The National Museum of African American Music explores the rich history of black music, touching on more than 50 genres and styles, including spirituals, blues, jazz, gospel, R&B, and hip-hop. Featuring six interactive galleries equipped with state-of-the-art technology, the museum’s mission is to educate and transform the appreciation of African American music history and culture.
When you permanently set your dial to the country station on your radio, you know you’re a fan of that special brand of music. Your closet is full of boots and hats, your mind is filled with lyrics aplenty and you wait with baited breath for Tim and Faith’s new tour dates to arrive. If your heart gets happy when the likes of Garth Brooks, Dolly Parton or Luke Bryan pop through your speakers, you’re in need of a visit to Nashville. This capital city of Tennessee is home to country music, its legends and the place to which country artists hitch their wagon and their star. When you get there, you’ll know it’s for you and there’s a good chance you’ll never want to leave.
The Patsy Cline Museum chronicles the life and career of the country music legend known for famous hits like “Crazy” and “I Fall to Pieces.” Unique among Nashville museums, it celebrates the singer who tragically died at the age of 30. The 4,000-square-foot gallery features interactive exhibits displaying hundreds of artifacts, personal belongings and rare video clips. Visitors to the Patsy Cline Museum will enjoy viewing awards, costumes, furniture and other memorabilia. It contains the largest collection of items related to the entertainer. Located above the Johnny Cash Museum, the attraction should be included on your list of must-see Nashville museums.
Madame Tussauds Nashville is a wax attraction that offers guests the unique opportunity to interact with incredibly lifelike iconic figures from the celebrity world of music. With a completely different concept, the attraction in Nashville is the company’s first offering in the US that focuses solely on music icons that have shaped America’s musical landscape.
Nashville is chock full of attractions and points of interest and to those who live and work there, it’s an easy city to navigate. But if you’re planning a Nashville vacation, it’s a smart idea to be aware of the various transportation options—if you’re considering renting a car, keep in mind that parking can be difficult and expensive. Here’s a look at the best ways to get around Music City.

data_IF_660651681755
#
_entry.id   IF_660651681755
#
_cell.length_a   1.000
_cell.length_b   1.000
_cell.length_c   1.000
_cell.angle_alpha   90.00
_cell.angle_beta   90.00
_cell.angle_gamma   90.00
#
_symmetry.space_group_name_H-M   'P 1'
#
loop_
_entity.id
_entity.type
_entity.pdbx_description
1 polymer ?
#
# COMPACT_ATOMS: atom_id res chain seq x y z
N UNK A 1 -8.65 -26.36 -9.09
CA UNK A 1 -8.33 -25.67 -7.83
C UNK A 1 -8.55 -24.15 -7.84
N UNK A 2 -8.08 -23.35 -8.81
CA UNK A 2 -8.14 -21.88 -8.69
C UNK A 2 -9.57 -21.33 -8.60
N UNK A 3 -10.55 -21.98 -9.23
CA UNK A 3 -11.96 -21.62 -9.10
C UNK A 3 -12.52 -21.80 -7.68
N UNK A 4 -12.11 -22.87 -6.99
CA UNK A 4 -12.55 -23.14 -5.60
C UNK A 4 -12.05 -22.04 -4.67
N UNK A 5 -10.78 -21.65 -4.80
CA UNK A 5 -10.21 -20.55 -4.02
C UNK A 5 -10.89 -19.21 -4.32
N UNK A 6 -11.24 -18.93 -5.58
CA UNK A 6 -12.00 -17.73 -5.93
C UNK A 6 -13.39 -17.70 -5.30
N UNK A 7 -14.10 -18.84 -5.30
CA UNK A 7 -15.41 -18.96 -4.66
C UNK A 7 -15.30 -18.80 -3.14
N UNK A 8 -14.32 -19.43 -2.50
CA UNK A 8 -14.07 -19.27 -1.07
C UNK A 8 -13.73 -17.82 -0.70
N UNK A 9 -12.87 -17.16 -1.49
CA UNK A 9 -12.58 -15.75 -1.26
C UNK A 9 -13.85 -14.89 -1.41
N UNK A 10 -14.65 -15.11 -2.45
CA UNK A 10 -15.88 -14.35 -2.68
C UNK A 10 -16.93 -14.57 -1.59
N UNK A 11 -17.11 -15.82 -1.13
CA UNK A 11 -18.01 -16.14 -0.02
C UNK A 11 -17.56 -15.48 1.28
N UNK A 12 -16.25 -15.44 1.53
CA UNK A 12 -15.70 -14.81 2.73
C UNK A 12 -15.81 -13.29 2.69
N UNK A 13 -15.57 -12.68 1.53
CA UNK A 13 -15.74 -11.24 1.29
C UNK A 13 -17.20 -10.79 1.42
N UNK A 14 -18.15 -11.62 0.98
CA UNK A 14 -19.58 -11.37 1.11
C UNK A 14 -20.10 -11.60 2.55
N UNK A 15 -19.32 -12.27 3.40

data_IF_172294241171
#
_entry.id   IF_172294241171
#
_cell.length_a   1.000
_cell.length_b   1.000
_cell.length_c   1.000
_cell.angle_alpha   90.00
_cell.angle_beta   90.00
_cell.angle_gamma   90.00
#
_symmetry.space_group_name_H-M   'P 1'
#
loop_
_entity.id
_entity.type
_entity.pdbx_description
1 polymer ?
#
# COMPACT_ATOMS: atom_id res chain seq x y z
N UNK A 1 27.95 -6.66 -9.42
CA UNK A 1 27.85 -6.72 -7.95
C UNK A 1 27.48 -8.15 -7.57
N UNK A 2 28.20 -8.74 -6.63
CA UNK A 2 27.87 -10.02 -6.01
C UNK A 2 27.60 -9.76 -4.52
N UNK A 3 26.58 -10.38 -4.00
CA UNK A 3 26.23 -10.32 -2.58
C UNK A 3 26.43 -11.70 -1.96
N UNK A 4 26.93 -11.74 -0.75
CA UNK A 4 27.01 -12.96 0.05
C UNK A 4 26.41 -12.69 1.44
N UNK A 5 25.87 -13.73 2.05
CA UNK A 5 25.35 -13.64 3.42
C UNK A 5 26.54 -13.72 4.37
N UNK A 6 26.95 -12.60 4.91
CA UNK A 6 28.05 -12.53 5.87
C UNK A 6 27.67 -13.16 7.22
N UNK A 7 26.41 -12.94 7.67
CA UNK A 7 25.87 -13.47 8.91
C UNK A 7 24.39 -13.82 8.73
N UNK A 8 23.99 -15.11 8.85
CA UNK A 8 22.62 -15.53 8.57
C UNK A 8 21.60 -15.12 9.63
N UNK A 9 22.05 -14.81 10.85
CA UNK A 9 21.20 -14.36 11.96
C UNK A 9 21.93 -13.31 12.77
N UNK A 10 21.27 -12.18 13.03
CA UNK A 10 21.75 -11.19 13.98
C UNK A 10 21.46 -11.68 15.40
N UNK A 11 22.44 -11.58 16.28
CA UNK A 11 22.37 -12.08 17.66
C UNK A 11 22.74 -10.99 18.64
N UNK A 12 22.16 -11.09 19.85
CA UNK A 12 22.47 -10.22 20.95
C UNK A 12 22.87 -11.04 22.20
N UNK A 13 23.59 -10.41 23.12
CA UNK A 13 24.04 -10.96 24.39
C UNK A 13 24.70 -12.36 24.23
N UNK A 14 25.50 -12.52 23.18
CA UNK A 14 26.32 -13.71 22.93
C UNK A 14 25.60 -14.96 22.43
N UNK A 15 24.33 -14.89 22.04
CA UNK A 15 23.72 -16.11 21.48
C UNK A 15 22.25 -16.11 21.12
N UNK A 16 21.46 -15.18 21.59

The Tennessee State Museum explores the state’s rich history through exhibits and programming, from its developing landscapes and first peoples to present day, in an expansive new space. Encompassing 137,000 sq ft., the museum features a comprehensive, interactive gallery with six permanent exhibits and supplemental temporary exhibits. The museum was previously located on the lower level of the War Memorial Building before moving into the James K. Polk Theater in 1981 where it remained for 35 years. The Museum opened to the public in its new home on the northwest corner of Bicentennial Mall in October 2018.
The Art Deco-style Frist Art Museum displays works by local, state and regional artists along with national and international exhibits. The center is housed in the former post office that was completed in 1934 as part of the Public Works Administration. Architectural details, including fluted pilasters and stone eagles, blend classical elements with national symbols to create a style known as Grecian Moderne. Listed on the National Register, the marble building was repurposed as the Frist Art Museum in 2001. Encompassing 24,000 square feet of gallery space, the non-collecting museum exhibits traveling collections from around the world.
Located on the campus of Belmont University, the house museum is a historic Italianate villa-style mansion constructed in the mid-1800s by Adelicia Hayes Franklin. It is the work of architect William Strickland, who also designed the Tennessee State Capitol. The residence served as the headquarters for Union General Thomas Wood before the Battle of Nashville in 1864. Placed on the National Register of Historic Places in 1971, the mansion is the largest house museum in the Volunteer State. The ornate home features a collection of Venetian glass, period furnishings, paintings and statuary as well as elaborately landscaped gardens.
The Musicians Hall of Fame at Historic Nashville Auditorium honors the artists and session musicians who have accompanied legendary performers in a broad range of musical genres, including country, rock, jazz and soul. Honorees include groups like the A-Team, Booker T and the MGs, the Memphis Boys and Toto. These versatile performers provided background music during recording sessions for numerous hit records. The museum’s galleries and artifacts commemorate these talented musicians along with the unique sounds emanating from cities like Nashville, Detroit, Muscle Shoals, Memphis and Los Angeles.
Honoring the life and memory of the “Man in Black,” the Johnny Cash Museum features a wide collection of artifacts and memorabilia related to the career of this legendary performer. The exhibits highlight various periods in his life, such as his stint in the Air Force and marriage to June Carter. The collection includes Cash’s costumes, handwritten letters and other personal mementos.
Located near the historic Ryman Auditorium, the Country Music Hall of Fame honors legendary performers, songwriters and others who made a significant contribution to country music. Forming a bass clef when viewed from the air, the unique building is an iconic feature of the Nashville skyline. The Hall of Fame, surrounded by honky-tonks and other live entertainment venues where many of the honorees got their start, features a rotunda that chronicles the history of recording technology.